Mothers Against Drunk Drivers is opposing a bill that would extend the closing times of bars until 4 am. They are asking for the public’s help.
The following information was taken from the CDC website
Every day, 29 people in the United States die in motor vehicle crashes that involve an alcohol-impaired driver. This is one death every 50 minutes. The annual cost of alcohol-related crashes totals more than $44 billion.
In 2016, 10,497 people died in alcohol-impaired driving crashes, accounting for 28% of all traffic-related deaths in the United States.1
Of the 1,233 traffic deaths among children ages 0 to 14 years in 2016, 214 (17%) involved an alcohol-impaired driver.1
In 2016, more than 1 million drivers were arrested for driving under the influence of alcohol or narcotics.3 That’s one percent of the 111 million self-reported episodes of alcohol-impaired driving among U.S. adults each year (figure below).
Please join MADD in opposing SB 905, legislation that will extend the bar closing times for alcohol sales to 4 a.m. in some cities. This change in state law could result in an increase in drunk driving in California and is close to becoming law.
SB 905 passed the Assembly Appropriations Committee this week and is pending a full Assembly vote. Passage of this bill could have far-reaching public safety implications for California. SB 905 would make it possible for establishments in different cities to have different closing times – a change in state law that could encourage people to drive from one city to the next looking for “one last drink.”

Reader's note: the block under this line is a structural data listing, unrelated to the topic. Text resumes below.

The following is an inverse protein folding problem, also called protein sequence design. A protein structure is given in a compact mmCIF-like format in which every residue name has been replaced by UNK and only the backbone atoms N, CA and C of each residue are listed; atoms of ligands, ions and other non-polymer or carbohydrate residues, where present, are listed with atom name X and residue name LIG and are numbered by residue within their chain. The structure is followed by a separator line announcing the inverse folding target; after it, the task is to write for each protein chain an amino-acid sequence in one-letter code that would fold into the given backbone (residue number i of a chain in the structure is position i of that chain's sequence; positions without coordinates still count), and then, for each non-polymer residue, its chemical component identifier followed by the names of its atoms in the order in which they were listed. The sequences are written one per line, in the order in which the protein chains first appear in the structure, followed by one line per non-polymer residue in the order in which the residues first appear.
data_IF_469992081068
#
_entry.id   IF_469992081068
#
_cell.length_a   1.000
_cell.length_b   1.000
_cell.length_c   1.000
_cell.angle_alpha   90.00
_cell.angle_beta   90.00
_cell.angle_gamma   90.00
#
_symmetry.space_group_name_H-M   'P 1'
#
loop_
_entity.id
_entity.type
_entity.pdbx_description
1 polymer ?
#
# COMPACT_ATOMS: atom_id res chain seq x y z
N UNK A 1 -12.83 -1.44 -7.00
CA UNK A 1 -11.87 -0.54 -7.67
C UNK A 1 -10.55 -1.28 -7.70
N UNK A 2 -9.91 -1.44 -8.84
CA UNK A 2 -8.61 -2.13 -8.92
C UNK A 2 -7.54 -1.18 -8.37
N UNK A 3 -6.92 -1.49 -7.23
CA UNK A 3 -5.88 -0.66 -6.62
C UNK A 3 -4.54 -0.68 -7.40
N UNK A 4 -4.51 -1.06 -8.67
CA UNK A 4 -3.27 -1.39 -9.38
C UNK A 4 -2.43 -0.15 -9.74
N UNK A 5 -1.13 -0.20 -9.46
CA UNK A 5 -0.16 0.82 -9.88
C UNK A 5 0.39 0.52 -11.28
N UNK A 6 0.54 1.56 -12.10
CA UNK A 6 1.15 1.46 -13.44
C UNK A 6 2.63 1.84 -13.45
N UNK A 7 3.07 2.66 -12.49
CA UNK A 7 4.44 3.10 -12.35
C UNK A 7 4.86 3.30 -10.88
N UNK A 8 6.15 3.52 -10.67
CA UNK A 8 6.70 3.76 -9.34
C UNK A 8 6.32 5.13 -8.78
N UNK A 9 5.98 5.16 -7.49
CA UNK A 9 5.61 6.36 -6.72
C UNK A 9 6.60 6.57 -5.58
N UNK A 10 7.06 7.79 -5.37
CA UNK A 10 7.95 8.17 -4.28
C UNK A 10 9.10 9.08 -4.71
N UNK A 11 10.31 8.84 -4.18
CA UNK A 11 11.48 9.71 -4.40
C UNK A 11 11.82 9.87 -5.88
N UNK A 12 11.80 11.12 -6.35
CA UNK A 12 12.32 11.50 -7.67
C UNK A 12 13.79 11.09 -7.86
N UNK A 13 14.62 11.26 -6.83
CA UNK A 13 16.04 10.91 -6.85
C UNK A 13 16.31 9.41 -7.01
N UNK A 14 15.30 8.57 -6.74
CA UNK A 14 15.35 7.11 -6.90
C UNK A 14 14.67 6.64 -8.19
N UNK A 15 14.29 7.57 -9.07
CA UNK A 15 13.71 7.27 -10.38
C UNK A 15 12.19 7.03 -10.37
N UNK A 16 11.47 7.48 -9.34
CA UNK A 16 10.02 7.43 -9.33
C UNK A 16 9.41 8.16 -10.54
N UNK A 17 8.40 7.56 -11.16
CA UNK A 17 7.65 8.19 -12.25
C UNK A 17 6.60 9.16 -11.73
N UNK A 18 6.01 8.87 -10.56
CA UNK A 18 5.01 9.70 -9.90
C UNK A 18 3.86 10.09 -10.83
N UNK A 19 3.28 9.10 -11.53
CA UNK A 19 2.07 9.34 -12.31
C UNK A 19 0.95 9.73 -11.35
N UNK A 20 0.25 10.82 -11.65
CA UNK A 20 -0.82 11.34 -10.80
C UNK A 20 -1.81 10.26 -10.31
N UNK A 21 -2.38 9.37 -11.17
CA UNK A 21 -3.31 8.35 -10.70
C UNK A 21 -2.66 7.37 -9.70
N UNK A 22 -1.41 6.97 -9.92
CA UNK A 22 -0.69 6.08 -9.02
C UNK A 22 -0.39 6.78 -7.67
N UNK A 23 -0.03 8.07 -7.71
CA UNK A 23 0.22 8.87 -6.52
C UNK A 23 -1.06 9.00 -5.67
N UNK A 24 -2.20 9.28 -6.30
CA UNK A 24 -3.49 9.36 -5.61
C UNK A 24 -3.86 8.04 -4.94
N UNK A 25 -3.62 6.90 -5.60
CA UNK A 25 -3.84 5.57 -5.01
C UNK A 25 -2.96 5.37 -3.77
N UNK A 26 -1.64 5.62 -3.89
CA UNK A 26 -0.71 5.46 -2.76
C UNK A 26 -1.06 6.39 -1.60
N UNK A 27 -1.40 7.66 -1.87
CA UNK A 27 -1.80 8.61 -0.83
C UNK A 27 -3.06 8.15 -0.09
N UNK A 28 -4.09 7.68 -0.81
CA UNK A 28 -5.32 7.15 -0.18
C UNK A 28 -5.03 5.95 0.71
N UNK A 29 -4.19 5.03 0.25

A study of 2009 drunk driving data from New York state, found that “longer outlet business hours were associated with more misdemeanor drunk driving charges… The results suggest that temporal alcohol availability may be an impelling factor for first-time drunk driving…” (Schofield and Denson, 2013)
Following the extension of hours in Ontario, Canada, a significant increase was found for alcohol-related motor vehicle casualties in the Windsor region after the drinking hours were extended. (Vingilis, McLeod, Seeley, Mann, Voas and Compton, 2006)
In 2009, San Marcos, Texas adopted an ordinance that allowed local bars to extend their hours of operation from midnight until 2 a.m. in an attempt to reduce the alcohol-related problems. Instead of a reduction, the results of research “indicate that the citywide ordinance in all likelihood exacerbated the problem, increasing the volume of calls for [police] service with respect to public intoxication in the downtown area as well as the number of driving under the influence of alcohol complaints throughout the city. (Chamlin and Scott, 2014)